Party Wall Agreements – A Simple Guide

When considering making any alterations or improvements to your home, there are always elements you may not have considered which provide an additional challenge to overcome. Party Wall Agreements are one of those factors which impact many homeowners looking to grow or adapt their current living space. To begin, let’s get a clear definition of what a party wall is.

A party wall is a wall standing on the land of 2 or more owners and a party structure is a structure such as a floor in a block of flats between two ownerships.

Lots of living spaces have Party Walls. Houses, offices and flats all have the potential for adjoining walls and therefore any significant work completed on these walls will require adherence to the Party Wall Act 1996. A party wall is generally thought of as part of a building however a garden wall (not a timber fence) can also be a party wall. If you are unsure then speak with a professional to find out where you stand legally with any wall in your home.

If work is planned to a party wall or structure you must tell your neighbours before undertaking works that affect the party wall or structure. A notice in a prescribed format needs to be served on your neighbour before any works commence with this notice giving either 1 month or 2 months prior notice of the works depending on the works to be undertaken. The acknowledgement section of the notice enables the neighbour to agree to the works or to disagree to the works and if there is disagreement this then triggers the requirement for a record of the condition of the neighbour’s property to be produced and for a Party Wall Award to be produced. Generally, records of conditions and the Award is produced by a Party Wall Surveyor.

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How do Party Wall Agreements work in practice?

An example of works which would require that notice is served on the neighbour would be removing chimney breasts which are part of the party wall, cutting into the wall to perhaps install beam or knocking down and rebuilding a party wall.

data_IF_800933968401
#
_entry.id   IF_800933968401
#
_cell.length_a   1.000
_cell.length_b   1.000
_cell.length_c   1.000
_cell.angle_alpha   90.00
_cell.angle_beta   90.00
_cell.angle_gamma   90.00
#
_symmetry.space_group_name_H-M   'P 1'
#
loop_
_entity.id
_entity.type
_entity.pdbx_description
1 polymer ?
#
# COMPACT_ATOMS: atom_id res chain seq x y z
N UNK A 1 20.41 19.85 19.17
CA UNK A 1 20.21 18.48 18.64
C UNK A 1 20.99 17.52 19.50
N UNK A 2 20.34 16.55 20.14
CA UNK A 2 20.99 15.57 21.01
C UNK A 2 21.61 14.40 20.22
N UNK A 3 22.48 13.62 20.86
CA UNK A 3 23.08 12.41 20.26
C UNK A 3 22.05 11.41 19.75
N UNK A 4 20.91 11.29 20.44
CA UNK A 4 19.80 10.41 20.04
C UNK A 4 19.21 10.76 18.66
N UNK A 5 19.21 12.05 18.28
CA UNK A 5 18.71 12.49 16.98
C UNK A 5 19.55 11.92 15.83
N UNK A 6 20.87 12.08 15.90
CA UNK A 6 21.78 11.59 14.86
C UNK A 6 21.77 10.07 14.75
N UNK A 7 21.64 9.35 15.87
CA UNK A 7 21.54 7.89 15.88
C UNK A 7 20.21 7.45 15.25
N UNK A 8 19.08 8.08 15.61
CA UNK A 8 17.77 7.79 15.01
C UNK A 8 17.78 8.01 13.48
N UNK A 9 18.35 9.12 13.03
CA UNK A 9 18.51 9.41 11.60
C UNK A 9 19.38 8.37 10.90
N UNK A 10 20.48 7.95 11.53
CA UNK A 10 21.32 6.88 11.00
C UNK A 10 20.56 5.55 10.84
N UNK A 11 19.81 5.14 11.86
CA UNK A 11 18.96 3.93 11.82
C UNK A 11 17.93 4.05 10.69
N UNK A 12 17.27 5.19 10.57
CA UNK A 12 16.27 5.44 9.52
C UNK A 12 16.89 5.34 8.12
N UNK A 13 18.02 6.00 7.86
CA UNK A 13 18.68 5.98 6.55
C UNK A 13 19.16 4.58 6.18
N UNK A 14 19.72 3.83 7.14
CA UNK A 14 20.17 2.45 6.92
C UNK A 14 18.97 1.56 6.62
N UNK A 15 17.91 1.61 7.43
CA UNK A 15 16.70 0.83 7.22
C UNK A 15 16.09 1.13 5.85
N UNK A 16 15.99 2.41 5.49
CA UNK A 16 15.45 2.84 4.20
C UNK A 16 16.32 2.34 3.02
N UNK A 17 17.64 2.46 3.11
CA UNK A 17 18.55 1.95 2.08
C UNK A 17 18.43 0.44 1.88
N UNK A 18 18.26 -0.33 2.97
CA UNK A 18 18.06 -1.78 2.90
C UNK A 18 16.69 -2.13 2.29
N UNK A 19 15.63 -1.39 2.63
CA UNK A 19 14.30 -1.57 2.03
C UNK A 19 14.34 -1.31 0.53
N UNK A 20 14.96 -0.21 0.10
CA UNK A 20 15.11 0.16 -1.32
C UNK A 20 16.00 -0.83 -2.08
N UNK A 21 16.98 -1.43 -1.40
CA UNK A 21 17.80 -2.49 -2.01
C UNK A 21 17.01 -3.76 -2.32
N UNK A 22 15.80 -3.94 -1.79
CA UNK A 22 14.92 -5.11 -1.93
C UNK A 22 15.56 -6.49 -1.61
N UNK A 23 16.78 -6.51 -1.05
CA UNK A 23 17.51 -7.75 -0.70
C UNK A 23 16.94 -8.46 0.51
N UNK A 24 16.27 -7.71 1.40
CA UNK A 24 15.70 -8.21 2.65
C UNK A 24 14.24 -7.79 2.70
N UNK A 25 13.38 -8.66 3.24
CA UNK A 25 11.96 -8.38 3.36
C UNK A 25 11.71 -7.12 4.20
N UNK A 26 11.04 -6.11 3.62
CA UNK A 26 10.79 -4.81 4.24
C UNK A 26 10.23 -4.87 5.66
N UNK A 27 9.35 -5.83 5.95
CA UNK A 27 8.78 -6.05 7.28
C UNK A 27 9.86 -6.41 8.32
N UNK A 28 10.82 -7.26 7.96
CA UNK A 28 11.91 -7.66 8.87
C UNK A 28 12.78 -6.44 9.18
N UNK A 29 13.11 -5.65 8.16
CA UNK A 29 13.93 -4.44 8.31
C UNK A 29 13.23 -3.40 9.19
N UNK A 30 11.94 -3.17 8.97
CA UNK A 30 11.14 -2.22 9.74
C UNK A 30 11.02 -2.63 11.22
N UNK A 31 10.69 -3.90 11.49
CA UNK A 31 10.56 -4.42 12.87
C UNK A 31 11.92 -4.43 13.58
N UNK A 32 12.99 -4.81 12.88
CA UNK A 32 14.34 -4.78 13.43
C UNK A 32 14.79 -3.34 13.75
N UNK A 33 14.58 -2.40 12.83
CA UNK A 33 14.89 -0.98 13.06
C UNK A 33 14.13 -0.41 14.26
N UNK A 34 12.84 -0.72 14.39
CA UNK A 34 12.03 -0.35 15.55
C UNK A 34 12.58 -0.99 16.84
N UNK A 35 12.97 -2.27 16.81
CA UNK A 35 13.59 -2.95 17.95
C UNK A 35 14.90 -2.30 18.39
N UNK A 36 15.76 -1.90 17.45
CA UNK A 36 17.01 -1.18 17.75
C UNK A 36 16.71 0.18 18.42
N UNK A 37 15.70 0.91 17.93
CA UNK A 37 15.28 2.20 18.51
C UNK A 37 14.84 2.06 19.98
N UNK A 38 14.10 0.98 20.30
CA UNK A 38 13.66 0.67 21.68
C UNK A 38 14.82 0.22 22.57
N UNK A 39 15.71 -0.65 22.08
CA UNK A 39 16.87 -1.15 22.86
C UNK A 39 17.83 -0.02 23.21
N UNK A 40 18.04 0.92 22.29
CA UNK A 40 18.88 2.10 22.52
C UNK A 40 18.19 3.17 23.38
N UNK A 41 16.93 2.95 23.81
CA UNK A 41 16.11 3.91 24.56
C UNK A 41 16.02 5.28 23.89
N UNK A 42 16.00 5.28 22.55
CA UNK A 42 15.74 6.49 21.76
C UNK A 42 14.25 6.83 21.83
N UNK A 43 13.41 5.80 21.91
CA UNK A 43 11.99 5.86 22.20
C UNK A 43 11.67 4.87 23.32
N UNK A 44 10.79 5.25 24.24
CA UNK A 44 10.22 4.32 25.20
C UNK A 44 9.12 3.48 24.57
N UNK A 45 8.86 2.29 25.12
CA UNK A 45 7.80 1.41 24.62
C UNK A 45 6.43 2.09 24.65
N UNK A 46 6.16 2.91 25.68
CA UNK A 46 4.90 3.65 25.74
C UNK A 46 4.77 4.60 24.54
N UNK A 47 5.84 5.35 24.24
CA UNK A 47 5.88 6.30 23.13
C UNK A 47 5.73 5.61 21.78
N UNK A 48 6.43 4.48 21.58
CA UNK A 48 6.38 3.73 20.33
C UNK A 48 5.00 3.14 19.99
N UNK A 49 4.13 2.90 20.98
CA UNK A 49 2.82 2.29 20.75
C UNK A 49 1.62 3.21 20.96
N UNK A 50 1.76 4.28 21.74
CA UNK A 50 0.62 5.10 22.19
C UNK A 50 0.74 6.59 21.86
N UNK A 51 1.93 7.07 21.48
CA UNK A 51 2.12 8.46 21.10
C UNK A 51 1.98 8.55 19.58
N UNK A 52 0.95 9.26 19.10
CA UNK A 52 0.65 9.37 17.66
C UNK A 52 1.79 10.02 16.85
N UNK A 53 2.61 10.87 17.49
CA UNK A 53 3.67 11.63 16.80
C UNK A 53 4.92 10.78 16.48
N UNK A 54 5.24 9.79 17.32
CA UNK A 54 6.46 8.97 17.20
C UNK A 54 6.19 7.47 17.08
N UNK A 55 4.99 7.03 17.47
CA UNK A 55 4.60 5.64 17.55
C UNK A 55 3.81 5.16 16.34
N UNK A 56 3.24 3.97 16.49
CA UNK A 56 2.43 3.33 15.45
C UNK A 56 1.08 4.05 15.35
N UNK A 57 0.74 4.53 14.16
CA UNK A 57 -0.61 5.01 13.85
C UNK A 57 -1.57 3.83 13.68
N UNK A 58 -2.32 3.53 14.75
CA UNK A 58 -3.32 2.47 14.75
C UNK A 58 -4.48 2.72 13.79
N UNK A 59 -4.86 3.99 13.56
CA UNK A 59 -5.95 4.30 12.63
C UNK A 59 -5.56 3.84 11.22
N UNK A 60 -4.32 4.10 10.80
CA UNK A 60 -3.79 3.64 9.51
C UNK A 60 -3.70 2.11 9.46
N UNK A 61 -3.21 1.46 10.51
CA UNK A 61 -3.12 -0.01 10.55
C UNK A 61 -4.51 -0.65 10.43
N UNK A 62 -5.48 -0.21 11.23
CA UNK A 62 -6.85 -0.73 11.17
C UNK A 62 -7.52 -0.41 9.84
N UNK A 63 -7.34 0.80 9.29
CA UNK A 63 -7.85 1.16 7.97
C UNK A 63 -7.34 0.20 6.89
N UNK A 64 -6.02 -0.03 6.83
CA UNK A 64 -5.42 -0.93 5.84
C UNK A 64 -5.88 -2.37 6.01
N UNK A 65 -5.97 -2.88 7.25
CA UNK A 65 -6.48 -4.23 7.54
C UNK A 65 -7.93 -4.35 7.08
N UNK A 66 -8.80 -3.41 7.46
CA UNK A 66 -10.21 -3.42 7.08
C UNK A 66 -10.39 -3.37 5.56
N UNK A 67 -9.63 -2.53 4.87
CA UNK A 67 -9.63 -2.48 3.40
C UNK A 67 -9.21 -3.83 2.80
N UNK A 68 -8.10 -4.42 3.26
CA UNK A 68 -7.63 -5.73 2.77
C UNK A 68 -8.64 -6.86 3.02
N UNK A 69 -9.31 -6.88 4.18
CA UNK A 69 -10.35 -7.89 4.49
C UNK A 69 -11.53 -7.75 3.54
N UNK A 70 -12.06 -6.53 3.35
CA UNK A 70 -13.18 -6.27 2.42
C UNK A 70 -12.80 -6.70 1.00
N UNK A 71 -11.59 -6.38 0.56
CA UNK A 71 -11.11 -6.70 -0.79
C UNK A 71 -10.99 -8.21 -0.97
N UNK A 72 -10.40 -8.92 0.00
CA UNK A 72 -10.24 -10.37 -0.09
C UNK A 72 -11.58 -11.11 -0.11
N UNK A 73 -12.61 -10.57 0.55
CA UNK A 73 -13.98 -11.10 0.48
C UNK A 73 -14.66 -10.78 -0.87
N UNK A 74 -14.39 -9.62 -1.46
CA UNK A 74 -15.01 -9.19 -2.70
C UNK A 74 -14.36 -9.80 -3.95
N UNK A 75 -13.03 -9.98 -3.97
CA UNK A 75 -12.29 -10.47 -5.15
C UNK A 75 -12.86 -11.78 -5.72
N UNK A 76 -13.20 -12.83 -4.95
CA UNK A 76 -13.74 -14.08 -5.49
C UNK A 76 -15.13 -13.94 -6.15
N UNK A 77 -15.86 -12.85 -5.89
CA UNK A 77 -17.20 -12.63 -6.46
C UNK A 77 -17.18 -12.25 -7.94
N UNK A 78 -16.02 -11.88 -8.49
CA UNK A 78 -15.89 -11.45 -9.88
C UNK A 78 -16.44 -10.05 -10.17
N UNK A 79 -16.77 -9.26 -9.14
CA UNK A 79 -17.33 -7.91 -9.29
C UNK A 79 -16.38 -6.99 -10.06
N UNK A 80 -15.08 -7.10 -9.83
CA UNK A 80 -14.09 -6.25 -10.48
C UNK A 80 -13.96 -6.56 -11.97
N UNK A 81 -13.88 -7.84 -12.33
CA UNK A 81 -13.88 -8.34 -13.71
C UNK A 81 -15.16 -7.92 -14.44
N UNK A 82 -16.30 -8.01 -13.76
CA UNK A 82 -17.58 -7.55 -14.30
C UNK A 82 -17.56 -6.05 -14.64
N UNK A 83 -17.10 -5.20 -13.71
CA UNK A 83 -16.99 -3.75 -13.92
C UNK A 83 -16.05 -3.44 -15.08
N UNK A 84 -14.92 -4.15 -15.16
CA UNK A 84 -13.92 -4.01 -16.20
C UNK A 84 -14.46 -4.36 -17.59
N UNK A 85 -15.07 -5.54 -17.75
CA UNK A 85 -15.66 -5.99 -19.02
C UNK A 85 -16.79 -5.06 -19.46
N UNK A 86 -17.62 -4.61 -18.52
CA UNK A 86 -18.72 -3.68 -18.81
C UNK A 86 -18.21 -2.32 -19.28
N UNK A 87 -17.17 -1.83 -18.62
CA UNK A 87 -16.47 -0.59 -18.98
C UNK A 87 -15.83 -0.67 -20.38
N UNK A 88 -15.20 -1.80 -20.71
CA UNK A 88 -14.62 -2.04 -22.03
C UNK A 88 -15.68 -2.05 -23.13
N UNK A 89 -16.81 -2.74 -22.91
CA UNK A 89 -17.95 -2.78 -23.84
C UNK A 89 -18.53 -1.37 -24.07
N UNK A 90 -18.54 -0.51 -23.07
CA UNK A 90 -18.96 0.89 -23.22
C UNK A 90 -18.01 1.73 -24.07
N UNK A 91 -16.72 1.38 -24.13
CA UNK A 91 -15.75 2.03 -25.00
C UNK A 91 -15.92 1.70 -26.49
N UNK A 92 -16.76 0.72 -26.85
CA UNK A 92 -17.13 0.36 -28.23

Some works are minor and would not require notice to be served such as works to your side of the party wall such as plastering, replacing electrical sockets, drilling into the wall to put up shelves. These are not works which require you to notify the neighbour under the Party Wall Act 1996. But if you are unsure, get in touch with a property and planning expert to find out where you stand.

Whilst there is a right to excavate for foundations near to a neighbour’s property, there is also a requirement under the above act to give notice so if you intend to excavate within 3 metres of a neighbouring owner’s building or structure, where that work will go deeper than the neighbour’s foundations notice must be given to the neighbour and notice must also be given if you intend to excavate within 6 metres of a neighbouring owner’s building or structure where that work will cut a line drawn downwards at 45 degrees from the bottom of the neighbour’s foundations.

How can I find out more about Party Wall Agreements?

Synergy Planning & Property Consultants Ltd are happy to talk through what is involved, under the Party Wall Agreement Act and assist you with every step of the process. If you are planning works that might affect your neighbour’s property, please contact us, call us on 01634 710 881 or email We have over 20 years of experience in getting planning applications successfully through all stages and pride ourselves on being up to date on the latest requirements so we can ensure every application we take on can be successful.